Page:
John Zawadski sues Mississippi funeral home after it allegedly refused to cremate the body of his late husband after discovering he was gay.
John Zawadski a 83 year old local Mississippi man has been embroiled in a lawsuit against Picayune Funeral Home after the outlet allegedly went back on its word to cremate deceased man, Robert Huskey.
According to AP, the outlet had agreed to cremate Zawadski’s husband, Huskey, 86 who had died in May, 2016 at a nursing home for an agreed fee of $1795 only to renege when arriving paperwork revealed the late man’s spouse to be Zawadski. In turn, the Mississippi funeral home is alleged to have responded that it ‘did not deal with their kind’.
Told Zawadski: ‘It was devastating,’
‘It was like losing an arm and throwing it in the garbage.’
The funeral home’s has in turn denied the lawsuit’s allegations.
Henrietta Brewer, who owns the funeral home with Ted Brewer, denies she ever spoke the words ‘deal with their kind’ to anyone, including anyone at the nursing home.
Responding to the suit which was filed by Lambda Legal, an LGBT nonprofit, Picayune Funeral Home attorney Silas McCharen said it was, ‘without substantial justification, frivolous, and groundless in fact and law’.
In a written statement the attorney retorted that Picayune ever refused to provide funeral services based on sexual orientation.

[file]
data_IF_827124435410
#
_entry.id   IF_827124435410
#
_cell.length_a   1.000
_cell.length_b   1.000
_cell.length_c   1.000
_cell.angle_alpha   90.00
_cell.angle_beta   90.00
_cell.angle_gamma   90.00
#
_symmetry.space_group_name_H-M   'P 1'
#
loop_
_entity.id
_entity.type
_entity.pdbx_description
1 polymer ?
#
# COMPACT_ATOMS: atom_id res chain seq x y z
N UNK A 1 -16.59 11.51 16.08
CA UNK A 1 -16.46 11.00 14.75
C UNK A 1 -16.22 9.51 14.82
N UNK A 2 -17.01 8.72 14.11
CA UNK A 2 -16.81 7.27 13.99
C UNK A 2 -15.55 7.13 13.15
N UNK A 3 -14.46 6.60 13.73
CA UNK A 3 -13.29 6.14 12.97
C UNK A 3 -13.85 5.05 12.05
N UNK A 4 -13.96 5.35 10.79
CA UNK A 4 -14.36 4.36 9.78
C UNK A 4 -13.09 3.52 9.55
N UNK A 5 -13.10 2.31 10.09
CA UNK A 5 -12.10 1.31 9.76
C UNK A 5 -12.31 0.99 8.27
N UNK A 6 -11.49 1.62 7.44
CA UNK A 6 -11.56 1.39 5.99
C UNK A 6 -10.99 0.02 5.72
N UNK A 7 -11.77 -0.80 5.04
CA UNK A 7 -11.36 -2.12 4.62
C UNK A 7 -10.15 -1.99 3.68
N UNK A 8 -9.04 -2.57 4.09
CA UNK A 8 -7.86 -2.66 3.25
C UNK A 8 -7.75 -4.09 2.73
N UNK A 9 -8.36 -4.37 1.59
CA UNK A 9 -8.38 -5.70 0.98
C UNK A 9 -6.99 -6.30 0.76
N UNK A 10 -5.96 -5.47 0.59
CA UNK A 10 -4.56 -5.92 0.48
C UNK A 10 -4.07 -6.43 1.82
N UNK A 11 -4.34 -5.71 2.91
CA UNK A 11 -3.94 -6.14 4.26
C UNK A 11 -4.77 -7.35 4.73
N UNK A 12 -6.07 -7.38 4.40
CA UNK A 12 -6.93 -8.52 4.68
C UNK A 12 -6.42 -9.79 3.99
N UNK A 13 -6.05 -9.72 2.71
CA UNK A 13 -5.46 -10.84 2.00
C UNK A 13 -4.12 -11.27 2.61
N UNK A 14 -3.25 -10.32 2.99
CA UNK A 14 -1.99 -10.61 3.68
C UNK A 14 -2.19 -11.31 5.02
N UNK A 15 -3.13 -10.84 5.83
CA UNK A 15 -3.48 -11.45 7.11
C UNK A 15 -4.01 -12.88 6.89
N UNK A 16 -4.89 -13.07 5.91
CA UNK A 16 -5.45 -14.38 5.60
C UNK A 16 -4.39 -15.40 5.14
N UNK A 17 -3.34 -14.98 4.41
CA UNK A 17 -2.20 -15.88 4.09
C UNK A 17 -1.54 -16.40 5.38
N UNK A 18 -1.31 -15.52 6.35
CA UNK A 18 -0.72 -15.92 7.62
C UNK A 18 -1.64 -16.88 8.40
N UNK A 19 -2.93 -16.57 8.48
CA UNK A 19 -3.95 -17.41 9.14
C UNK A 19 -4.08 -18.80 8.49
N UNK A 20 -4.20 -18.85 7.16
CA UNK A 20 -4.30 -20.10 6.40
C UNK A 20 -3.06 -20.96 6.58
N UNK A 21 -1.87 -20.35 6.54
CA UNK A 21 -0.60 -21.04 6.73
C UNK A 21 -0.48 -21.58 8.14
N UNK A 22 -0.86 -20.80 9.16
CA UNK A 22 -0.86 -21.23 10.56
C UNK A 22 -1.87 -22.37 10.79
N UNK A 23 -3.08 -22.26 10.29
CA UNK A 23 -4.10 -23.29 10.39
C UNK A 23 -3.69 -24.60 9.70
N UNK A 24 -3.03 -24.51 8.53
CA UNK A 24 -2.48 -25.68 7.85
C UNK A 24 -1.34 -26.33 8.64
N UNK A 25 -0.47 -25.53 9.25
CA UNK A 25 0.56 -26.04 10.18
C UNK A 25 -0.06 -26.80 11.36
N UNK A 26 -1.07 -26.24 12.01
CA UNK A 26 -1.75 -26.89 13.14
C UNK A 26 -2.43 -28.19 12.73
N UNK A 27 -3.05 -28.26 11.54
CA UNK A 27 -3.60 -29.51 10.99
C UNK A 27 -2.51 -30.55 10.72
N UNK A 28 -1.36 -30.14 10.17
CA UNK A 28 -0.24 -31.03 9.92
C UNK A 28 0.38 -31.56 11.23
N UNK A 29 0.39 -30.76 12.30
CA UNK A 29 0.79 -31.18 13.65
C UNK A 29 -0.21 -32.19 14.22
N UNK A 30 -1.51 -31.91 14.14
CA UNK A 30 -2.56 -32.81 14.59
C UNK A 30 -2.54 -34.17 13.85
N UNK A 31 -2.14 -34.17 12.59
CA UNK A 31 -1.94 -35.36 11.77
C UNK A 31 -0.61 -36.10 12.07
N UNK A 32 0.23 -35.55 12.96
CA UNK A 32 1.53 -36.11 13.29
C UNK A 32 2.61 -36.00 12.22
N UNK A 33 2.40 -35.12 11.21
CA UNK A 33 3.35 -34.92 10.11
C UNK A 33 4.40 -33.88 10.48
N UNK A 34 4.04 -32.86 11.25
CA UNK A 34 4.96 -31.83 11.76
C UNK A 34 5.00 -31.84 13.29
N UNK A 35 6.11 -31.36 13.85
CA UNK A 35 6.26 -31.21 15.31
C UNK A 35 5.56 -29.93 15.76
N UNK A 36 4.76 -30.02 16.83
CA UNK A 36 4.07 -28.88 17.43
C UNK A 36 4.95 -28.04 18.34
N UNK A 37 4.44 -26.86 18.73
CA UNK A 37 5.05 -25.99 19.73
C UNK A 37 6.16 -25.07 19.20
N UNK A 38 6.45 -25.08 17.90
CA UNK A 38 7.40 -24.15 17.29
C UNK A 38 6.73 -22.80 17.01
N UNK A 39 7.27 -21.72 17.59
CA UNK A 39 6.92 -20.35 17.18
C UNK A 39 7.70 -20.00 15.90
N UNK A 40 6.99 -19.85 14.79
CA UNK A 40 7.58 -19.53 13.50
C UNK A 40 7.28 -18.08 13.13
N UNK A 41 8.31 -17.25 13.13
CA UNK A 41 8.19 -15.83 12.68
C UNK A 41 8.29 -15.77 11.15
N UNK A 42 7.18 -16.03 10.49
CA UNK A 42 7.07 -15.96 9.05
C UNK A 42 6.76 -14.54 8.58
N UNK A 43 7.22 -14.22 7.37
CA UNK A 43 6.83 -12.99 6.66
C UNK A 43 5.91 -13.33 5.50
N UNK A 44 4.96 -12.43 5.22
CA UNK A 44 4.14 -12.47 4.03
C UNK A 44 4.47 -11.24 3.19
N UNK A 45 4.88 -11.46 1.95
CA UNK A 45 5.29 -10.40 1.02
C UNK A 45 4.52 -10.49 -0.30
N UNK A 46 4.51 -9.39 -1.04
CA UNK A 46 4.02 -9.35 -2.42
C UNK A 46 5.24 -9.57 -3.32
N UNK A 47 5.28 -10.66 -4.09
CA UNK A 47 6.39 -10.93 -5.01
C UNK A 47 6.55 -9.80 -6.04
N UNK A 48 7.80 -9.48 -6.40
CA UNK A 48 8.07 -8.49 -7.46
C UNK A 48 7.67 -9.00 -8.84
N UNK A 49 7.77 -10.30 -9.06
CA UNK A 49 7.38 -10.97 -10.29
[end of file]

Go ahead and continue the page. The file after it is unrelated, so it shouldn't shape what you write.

Although the suit asks for monetary damages, Zawadski said it has one aim: ‘That nobody else has to put up with this.’
Reiterated family friend, John Gaspari of Denver: ‘It’s shocking, it’s unbelievable, it’s disgusting that even in somebody’s death people can still hold prejudices’.
Told Lambda Legal Counsel Beth Littrell: ‘Almost immediately after losing his husband and partner of more than 50 years, Jack Zawadski’s grief was compounded by injustice and callous treatment from the very place that should have helped ease his suffering’.
Huskey’s body was eventually cremated at another facility but not before some degree of mishap and having to field alternative venues some distance away.
Zawadski and Huskey first met each other in 1965 in Anaheim, California. The two lived together in California, Colorado, Wisconsin and Picayune, Mississippi, and married there on July 17, 2015, shortly after the U.S. Supreme Court struck down laws against same-sex marriage.
It was soon after the two men marrying that Huskey’s death began to deteriorate with the partners of 52 years making arrangements for Huskey’s eventual death. A death that both men had believed to be matter of fact, to be treated with dignity and the peaceful closing of a two lives lived side by side. Except it wasn’t.